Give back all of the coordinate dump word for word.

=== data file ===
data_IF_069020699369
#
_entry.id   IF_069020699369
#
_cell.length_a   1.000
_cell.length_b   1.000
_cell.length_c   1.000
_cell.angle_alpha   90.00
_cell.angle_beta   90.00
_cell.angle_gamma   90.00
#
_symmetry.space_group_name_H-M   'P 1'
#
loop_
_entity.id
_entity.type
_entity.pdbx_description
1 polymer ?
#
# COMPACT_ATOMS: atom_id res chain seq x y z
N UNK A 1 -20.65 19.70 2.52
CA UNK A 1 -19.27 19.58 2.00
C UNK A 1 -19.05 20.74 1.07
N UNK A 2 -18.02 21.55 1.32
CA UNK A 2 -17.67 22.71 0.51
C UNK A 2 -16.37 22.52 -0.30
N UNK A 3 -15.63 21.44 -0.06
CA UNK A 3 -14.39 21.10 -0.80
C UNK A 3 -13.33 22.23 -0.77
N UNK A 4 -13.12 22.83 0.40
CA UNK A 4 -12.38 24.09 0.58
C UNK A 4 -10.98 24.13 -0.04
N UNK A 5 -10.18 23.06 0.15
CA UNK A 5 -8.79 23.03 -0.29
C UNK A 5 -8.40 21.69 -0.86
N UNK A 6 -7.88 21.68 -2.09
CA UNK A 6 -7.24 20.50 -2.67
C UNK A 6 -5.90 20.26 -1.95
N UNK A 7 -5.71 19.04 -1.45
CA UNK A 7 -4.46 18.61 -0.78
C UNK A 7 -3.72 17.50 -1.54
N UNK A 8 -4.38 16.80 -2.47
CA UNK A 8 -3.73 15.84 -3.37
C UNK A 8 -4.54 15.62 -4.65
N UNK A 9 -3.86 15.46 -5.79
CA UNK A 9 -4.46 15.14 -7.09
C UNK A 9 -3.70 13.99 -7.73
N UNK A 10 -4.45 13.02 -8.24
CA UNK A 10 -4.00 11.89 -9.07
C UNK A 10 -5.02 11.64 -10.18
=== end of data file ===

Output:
data_IF_069020699369
#
_entry.id   IF_069020699369
#
_cell.length_a   1.000
_cell.length_b   1.000
_cell.length_c   1.000
_cell.angle_alpha   90.00
_cell.angle_beta   90.00
_cell.angle_gamma   90.00
#
_symmetry.space_group_name_H-M   'P 1'
#
loop_
_entity.id
_entity.type
_entity.pdbx_description
1 polymer ?
#
# COMPACT_ATOMS: atom_id res chain seq x y z
N UNK A 1 -20.65 19.70 2.52
CA UNK A 1 -19.27 19.58 2.00
C UNK A 1 -19.05 20.74 1.07
N UNK A 2 -18.02 21.55 1.32
CA UNK A 2 -17.67 22.71 0.51
C UNK A 2 -16.37 22.52 -0.30
N UNK A 3 -15.63 21.44 -0.06
CA UNK A 3 -14.39 21.10 -0.80
C UNK A 3 -13.33 22.23 -0.77
N UNK A 4 -13.12 22.83 0.40
CA UNK A 4 -12.38 24.09 0.58
C UNK A 4 -10.98 24.13 -0.04
N UNK A 5 -10.18 23.06 0.15
CA UNK A 5 -8.79 23.03 -0.29
C UNK A 5 -8.40 21.69 -0.86
N UNK A 6 -7.88 21.68 -2.09
CA UNK A 6 -7.24 20.50 -2.67
C UNK A 6 -5.90 20.26 -1.95
N UNK A 7 -5.71 19.04 -1.45
CA UNK A 7 -4.46 18.61 -0.78
C UNK A 7 -3.72 17.50 -1.54
N UNK A 8 -4.38 16.80 -2.47
CA UNK A 8 -3.73 15.84 -3.37
C UNK A 8 -4.54 15.62 -4.65
N UNK A 9 -3.86 15.46 -5.79
CA UNK A 9 -4.46 15.14 -7.09
C UNK A 9 -3.70 13.99 -7.73
N UNK A 10 -4.45 13.02 -8.24
CA UNK A 10 -4.00 11.89 -9.07
C UNK A 10 -5.02 11.64 -10.18